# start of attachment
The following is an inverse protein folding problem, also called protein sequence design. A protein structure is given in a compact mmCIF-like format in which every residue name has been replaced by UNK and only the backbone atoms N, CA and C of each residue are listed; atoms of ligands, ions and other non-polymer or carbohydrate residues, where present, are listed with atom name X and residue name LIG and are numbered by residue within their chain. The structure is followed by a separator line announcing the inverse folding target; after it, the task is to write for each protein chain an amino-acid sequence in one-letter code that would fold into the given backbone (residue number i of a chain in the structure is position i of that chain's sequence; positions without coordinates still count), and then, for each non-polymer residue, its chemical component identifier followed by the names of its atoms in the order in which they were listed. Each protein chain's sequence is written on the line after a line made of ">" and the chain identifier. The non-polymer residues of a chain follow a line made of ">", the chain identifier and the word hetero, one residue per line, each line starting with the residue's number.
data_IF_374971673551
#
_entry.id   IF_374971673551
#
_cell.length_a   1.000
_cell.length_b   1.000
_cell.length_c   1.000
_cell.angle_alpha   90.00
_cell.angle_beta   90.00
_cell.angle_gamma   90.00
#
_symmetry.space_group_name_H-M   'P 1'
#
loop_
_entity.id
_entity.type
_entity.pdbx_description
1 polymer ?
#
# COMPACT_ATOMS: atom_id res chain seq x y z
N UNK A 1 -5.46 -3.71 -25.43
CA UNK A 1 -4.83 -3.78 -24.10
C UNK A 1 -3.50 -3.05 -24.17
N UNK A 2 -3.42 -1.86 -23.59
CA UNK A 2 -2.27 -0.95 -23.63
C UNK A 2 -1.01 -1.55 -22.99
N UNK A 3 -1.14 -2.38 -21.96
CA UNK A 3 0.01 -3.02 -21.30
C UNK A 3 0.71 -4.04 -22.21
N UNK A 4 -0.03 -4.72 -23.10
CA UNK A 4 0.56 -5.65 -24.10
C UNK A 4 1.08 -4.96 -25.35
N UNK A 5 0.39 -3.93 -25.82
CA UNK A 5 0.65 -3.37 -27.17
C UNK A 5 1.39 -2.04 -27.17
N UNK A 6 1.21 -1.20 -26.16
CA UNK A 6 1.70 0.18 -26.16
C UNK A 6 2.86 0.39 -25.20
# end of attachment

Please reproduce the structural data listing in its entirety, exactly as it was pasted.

The following is an inverse protein folding problem, also called protein sequence design. A protein structure is given in a compact mmCIF-like format in which every residue name has been replaced by UNK and only the backbone atoms N, CA and C of each residue are listed; atoms of ligands, ions and other non-polymer or carbohydrate residues, where present, are listed with atom name X and residue name LIG and are numbered by residue within their chain. The structure is followed by a separator line announcing the inverse folding target; after it, the task is to write for each protein chain an amino-acid sequence in one-letter code that would fold into the given backbone (residue number i of a chain in the structure is position i of that chain's sequence; positions without coordinates still count), and then, for each non-polymer residue, its chemical component identifier followed by the names of its atoms in the order in which they were listed. Each protein chain's sequence is written on the line after a line made of ">" and the chain identifier. The non-polymer residues of a chain follow a line made of ">", the chain identifier and the word hetero, one residue per line, each line starting with the residue's number.
data_IF_374971673551
#
_entry.id   IF_374971673551
#
_cell.length_a   1.000
_cell.length_b   1.000
_cell.length_c   1.000
_cell.angle_alpha   90.00
_cell.angle_beta   90.00
_cell.angle_gamma   90.00
#
_symmetry.space_group_name_H-M   'P 1'
#
loop_
_entity.id
_entity.type
_entity.pdbx_description
1 polymer ?
#
# COMPACT_ATOMS: atom_id res chain seq x y z
N UNK A 1 -5.46 -3.71 -25.43
CA UNK A 1 -4.83 -3.78 -24.10
C UNK A 1 -3.50 -3.05 -24.17
N UNK A 2 -3.42 -1.86 -23.59
CA UNK A 2 -2.27 -0.95 -23.63
C UNK A 2 -1.01 -1.55 -22.99
N UNK A 3 -1.14 -2.38 -21.96
CA UNK A 3 0.01 -3.02 -21.30
C UNK A 3 0.71 -4.04 -22.21
N UNK A 4 -0.03 -4.72 -23.10
CA UNK A 4 0.56 -5.65 -24.10
C UNK A 4 1.08 -4.96 -25.35
N UNK A 5 0.39 -3.93 -25.82
CA UNK A 5 0.65 -3.37 -27.17
C UNK A 5 1.39 -2.04 -27.17
N UNK A 6 1.21 -1.20 -26.16
CA UNK A 6 1.70 0.18 -26.16
C UNK A 6 2.86 0.39 -25.20